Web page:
The mental and emotional burden of psoriasis is something that people need to know more about.
Forget the cosmetic aspect - that you never feel like you can step out looking your best with huge flakes flittering down onto your shoulders and whipping about in the breeze while someone tries to stand in front of you and talk to you, while they bat them away with their hand, wondering what they are. Once a little girl leaned over to me on the bus and asked me how I got all that sugar in my hair. I try not to stand in queues - there's a person behind you staring into the back of your head. In the past, I planned my social life around my psoriasis - what I wear, what I do, whether or not I go to a certain event or not. I've had to quietly and politely ignore grimaces made by some hairdressers to each other as they comb my hair to cut it, and pick flakes out of my hair with a flourish. When I had psoriasis on my arms and knees, I could wear long sleeves or trousers, even though yes, the itch was annoying. But on your scalp, you can't hide it. Well, you can - you can wear a hat - but in hot summer, or to a black tie event? It's no wonder that psoriasis has been known to affect your self esteem.
But even if you forget all that - imagine living with a patch of skin, that covers about a quarter of your scalp, that feels as if someone's just lit it up with a flame and then extinguished it. It's bright red, sore and the intensely itchy. The skin on the scalp is really tight, so you can feel it pull when you move your jaw or your eyebrows. It burns all the time, and it itches and hurts all day and all night. I've had it for 25 years. Imagine how you would feel after all that time. It wears you down, which is why I've asked the doctor now for a break from it. That lotion was my hope of ridding the flakes, just for a while.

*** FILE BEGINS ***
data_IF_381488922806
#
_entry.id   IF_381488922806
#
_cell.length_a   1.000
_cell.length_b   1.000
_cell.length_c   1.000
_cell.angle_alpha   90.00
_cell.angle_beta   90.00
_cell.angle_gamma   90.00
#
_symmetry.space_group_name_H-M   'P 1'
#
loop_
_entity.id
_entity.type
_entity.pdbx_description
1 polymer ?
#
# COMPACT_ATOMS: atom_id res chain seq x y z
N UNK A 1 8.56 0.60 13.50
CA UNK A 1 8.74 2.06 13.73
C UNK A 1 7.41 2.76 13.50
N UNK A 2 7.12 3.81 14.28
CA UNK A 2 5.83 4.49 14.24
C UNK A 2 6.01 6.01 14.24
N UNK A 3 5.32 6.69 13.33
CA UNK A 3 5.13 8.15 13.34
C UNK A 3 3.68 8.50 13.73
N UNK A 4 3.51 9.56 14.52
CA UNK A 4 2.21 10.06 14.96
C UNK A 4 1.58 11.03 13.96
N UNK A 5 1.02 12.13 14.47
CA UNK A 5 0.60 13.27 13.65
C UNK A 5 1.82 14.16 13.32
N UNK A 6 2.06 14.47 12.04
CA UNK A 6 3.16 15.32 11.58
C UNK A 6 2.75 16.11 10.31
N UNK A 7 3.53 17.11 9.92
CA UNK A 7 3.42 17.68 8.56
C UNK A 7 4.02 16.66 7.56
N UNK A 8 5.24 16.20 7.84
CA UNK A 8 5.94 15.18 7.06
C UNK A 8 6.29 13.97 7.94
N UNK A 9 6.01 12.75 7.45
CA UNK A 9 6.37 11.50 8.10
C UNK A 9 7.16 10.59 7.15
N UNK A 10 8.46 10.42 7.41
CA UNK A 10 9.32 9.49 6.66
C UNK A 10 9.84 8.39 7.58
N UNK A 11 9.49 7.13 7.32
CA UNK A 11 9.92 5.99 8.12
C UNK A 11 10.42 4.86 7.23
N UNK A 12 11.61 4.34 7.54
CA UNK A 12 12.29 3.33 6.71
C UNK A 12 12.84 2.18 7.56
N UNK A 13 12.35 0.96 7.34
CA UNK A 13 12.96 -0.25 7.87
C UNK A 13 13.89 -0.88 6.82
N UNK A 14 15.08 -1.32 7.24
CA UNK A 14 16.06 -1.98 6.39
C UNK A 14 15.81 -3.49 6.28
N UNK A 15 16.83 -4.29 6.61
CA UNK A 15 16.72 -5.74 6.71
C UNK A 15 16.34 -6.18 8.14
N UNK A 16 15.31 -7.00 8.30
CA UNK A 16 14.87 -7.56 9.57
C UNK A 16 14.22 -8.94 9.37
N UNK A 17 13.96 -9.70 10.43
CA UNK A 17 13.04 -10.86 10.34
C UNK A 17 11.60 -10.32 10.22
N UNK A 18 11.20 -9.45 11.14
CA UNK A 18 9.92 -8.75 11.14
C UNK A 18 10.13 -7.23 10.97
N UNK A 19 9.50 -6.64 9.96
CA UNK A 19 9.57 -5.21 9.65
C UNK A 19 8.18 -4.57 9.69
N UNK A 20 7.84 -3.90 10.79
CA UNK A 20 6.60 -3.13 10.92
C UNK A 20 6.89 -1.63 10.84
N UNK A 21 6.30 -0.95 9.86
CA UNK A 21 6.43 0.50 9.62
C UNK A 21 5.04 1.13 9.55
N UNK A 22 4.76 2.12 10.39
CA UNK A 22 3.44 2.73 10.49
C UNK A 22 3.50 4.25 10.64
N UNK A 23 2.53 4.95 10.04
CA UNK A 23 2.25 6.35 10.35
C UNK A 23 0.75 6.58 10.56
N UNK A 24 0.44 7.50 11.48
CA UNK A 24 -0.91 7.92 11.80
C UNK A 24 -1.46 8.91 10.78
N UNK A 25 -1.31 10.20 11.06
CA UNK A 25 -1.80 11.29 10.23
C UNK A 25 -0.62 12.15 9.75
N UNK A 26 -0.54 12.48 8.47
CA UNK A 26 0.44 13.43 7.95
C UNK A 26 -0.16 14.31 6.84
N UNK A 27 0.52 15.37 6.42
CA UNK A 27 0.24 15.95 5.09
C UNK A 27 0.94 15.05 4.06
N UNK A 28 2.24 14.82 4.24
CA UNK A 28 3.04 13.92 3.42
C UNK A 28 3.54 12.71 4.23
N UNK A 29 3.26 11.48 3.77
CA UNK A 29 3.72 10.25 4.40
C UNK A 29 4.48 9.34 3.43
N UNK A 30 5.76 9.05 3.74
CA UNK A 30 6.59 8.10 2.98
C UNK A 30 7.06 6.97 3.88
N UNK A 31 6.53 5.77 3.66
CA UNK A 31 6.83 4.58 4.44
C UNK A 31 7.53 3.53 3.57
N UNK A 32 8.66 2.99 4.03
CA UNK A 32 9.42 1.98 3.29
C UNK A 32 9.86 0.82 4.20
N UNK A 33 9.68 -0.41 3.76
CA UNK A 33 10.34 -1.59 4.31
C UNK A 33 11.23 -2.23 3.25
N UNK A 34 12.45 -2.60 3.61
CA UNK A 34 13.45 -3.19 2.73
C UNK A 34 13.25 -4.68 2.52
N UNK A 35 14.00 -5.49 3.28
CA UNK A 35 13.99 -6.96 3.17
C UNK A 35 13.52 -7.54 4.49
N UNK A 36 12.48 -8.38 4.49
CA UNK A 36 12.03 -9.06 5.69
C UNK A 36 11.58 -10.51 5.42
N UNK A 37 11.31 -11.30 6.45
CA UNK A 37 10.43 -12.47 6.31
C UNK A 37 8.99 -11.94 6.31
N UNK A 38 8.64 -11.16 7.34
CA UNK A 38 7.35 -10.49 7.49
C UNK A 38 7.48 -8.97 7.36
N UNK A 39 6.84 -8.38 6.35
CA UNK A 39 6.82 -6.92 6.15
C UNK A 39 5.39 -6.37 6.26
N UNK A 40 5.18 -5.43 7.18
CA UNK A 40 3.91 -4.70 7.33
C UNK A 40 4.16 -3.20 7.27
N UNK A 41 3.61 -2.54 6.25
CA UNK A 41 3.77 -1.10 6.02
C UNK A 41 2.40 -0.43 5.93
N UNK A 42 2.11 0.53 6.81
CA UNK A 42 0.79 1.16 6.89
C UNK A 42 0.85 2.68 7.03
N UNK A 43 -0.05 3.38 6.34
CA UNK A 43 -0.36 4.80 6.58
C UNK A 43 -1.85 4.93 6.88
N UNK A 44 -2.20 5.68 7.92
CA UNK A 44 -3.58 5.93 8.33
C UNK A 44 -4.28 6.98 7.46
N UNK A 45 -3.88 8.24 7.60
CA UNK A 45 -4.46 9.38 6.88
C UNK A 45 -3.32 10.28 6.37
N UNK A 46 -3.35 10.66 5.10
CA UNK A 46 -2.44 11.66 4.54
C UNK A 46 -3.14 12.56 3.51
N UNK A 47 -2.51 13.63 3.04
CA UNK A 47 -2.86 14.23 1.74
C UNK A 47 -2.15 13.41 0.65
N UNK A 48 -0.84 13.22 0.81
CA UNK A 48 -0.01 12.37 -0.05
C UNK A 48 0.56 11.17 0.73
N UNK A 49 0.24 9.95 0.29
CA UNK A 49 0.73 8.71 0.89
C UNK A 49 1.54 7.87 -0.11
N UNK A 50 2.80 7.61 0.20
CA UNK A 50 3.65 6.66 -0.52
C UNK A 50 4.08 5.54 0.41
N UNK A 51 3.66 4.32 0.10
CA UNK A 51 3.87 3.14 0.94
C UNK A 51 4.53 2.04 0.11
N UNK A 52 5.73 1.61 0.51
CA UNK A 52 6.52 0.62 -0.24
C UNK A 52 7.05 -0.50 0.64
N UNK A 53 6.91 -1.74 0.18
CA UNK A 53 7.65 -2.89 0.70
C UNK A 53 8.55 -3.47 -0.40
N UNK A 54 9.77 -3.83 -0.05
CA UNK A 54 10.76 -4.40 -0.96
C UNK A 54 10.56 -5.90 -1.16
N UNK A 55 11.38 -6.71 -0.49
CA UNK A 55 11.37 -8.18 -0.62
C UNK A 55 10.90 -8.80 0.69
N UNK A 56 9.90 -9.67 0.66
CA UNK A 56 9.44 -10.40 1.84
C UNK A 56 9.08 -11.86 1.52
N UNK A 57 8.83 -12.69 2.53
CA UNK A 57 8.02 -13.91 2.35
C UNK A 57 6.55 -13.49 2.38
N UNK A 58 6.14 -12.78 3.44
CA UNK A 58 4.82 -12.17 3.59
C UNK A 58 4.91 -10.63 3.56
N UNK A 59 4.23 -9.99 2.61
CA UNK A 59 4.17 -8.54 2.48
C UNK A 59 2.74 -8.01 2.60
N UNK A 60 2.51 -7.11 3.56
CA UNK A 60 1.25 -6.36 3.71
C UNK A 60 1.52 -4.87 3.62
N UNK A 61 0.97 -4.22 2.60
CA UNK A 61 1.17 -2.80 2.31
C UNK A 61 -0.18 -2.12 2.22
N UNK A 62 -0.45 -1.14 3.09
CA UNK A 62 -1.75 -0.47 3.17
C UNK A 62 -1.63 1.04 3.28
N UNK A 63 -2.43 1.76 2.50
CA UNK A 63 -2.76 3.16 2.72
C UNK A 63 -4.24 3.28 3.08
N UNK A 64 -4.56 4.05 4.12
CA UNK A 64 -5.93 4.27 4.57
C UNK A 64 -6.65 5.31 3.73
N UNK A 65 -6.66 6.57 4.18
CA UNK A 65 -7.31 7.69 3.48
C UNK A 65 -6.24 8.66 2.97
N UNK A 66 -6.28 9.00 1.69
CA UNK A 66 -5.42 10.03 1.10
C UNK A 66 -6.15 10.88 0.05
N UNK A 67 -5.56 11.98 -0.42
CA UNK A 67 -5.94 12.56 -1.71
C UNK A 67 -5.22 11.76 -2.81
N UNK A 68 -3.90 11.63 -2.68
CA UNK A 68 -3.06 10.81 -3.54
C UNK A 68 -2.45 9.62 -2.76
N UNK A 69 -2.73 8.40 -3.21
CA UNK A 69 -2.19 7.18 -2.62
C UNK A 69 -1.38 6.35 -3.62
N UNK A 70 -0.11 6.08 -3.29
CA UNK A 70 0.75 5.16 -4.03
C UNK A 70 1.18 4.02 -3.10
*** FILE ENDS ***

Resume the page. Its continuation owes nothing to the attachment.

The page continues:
And my little moment in the pharmacy might not have been over-dramatic, when you consider the evidence.
Studies have shown that psoriasis brings with it a higher rate of suicide contemplation, depression and anxiety than experienced by most people. A later study was more pessimistic about the link between psoriasis and suicide, but admitted it did lead to higher self-harm.
I don't doubt that a portion of this emotional turmoil is related to what happens naturally in the body when it's inflamed, or hormonal fluctuations. But a great deal of that can come from social expectations too, and as a result of just living with this condition day and night.
If you know someone with psoriasis, and you notice that they seem a bit grumpier than usual, please be gentle with them and give them a break. It's not just what you see on the outside. And psoriasis is way much more than just a rash on your skin.
Maybe, like me, they've just filled their bucket up for the day.
Can you relate to this? Do you suffer with psoriasis or have a loved one that does? Do you think it can affect your emotions? Let me know what you think in the comments below...